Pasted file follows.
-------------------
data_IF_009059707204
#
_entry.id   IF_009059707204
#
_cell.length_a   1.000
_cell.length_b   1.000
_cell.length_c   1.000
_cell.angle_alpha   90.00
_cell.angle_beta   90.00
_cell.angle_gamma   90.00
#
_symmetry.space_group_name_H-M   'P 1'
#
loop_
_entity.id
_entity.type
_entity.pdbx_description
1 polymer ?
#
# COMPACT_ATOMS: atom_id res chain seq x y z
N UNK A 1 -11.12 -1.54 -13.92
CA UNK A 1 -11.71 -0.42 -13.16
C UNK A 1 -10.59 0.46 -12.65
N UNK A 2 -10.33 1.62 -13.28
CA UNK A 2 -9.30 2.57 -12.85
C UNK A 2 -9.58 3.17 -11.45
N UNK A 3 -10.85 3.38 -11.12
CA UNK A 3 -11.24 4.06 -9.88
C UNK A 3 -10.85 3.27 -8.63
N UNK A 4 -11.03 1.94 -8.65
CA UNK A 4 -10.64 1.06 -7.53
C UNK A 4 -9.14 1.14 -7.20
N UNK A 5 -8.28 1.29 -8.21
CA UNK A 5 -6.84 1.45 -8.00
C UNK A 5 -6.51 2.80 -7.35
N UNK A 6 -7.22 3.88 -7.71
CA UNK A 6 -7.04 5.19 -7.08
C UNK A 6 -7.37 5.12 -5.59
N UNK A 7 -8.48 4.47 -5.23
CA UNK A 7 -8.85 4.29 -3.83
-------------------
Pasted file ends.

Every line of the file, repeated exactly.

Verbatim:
data_IF_009059707204
#
_entry.id   IF_009059707204
#
_cell.length_a   1.000
_cell.length_b   1.000
_cell.length_c   1.000
_cell.angle_alpha   90.00
_cell.angle_beta   90.00
_cell.angle_gamma   90.00
#
_symmetry.space_group_name_H-M   'P 1'
#
loop_
_entity.id
_entity.type
_entity.pdbx_description
1 polymer ?
#
# COMPACT_ATOMS: atom_id res chain seq x y z
N UNK A 1 -11.12 -1.54 -13.92
CA UNK A 1 -11.71 -0.42 -13.16
C UNK A 1 -10.59 0.46 -12.65
N UNK A 2 -10.33 1.62 -13.28
CA UNK A 2 -9.30 2.57 -12.85
C UNK A 2 -9.58 3.17 -11.45
N UNK A 3 -10.85 3.38 -11.12
CA UNK A 3 -11.24 4.06 -9.88
C UNK A 3 -10.85 3.27 -8.63
N UNK A 4 -11.03 1.94 -8.65
CA UNK A 4 -10.64 1.06 -7.53
C UNK A 4 -9.14 1.14 -7.20
N UNK A 5 -8.28 1.29 -8.21
CA UNK A 5 -6.84 1.45 -8.00
C UNK A 5 -6.51 2.80 -7.35
N UNK A 6 -7.22 3.88 -7.71
CA UNK A 6 -7.04 5.19 -7.08
C UNK A 6 -7.37 5.12 -5.59
N UNK A 7 -8.48 4.47 -5.23
CA UNK A 7 -8.85 4.29 -3.83